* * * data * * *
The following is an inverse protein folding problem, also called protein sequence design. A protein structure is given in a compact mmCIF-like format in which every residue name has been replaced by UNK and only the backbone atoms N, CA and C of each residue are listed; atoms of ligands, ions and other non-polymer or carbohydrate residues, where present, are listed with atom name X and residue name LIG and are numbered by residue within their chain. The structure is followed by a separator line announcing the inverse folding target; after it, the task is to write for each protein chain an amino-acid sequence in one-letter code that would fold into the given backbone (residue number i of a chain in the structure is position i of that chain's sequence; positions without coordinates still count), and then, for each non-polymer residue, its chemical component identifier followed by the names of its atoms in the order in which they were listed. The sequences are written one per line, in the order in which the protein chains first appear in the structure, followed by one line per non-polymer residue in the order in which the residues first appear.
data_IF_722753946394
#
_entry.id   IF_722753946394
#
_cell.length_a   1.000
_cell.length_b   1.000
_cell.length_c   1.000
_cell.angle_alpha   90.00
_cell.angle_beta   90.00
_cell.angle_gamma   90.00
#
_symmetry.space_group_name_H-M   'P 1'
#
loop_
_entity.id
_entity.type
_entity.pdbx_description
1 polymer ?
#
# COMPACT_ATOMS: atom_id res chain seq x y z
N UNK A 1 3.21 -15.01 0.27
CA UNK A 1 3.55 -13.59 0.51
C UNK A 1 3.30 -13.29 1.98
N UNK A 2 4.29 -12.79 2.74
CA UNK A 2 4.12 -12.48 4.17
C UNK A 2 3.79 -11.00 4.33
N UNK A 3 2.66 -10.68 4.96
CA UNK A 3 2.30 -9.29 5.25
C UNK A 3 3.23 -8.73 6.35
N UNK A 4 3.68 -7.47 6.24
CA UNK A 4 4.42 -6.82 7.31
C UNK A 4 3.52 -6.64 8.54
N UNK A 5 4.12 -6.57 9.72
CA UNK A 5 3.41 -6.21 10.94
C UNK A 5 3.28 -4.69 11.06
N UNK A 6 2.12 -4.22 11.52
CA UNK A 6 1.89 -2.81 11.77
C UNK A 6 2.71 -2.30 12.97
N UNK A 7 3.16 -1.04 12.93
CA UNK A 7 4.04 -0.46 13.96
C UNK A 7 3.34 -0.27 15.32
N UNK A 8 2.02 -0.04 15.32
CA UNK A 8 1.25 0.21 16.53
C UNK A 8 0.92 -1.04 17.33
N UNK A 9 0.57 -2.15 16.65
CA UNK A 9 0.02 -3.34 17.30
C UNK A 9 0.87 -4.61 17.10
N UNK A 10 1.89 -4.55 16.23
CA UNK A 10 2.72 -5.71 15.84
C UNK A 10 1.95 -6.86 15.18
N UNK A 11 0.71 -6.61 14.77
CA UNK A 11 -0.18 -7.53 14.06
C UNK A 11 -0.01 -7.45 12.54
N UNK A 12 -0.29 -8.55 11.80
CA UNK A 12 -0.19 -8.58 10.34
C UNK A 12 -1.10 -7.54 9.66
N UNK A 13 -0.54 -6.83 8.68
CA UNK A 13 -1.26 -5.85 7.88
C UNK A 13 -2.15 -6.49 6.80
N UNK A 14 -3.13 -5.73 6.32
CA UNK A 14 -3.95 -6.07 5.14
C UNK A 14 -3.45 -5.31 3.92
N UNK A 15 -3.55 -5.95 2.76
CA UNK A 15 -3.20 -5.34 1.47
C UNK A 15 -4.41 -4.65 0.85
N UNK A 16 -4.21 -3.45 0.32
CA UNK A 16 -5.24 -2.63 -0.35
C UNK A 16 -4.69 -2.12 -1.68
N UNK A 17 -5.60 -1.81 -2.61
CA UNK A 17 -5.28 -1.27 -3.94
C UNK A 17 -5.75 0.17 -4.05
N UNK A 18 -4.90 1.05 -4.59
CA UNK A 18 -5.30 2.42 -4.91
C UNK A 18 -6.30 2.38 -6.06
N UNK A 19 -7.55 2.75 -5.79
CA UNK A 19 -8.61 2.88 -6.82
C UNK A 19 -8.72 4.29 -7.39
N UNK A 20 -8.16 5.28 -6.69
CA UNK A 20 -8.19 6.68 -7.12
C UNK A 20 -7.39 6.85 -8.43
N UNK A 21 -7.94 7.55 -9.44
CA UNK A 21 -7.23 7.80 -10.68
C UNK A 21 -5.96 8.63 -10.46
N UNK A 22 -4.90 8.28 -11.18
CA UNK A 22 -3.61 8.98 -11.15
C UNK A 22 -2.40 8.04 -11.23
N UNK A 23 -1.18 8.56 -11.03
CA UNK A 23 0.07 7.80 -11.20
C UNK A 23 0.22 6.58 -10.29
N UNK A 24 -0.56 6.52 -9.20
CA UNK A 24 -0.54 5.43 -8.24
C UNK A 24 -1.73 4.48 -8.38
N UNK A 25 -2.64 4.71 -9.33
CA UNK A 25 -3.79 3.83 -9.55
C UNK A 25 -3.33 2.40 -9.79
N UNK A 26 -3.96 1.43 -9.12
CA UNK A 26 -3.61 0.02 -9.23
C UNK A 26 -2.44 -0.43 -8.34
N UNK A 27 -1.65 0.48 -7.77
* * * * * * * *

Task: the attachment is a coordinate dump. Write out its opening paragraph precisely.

The following is an inverse protein folding problem, also called protein sequence design. A protein structure is given in a compact mmCIF-like format in which every residue name has been replaced by UNK and only the backbone atoms N, CA and C of each residue are listed; atoms of ligands, ions and other non-polymer or carbohydrate residues, where present, are listed with atom name X and residue name LIG and are numbered by residue within their chain. The structure is followed by a separator line announcing the inverse folding target; after it, the task is to write for each protein chain an amino-acid sequence in one-letter code that would fold into the given backbone (residue number i of a chain in the structure is position i of that chain's sequence; positions without coordinates still count), and then, for each non-polymer residue, its chemical component identifier followed by the names of its atoms in the order in which they were listed. The sequences are written one per line, in the order in which the protein chains first appear in the structure, followed by one line per non-polymer residue in the order in which the residues first appear.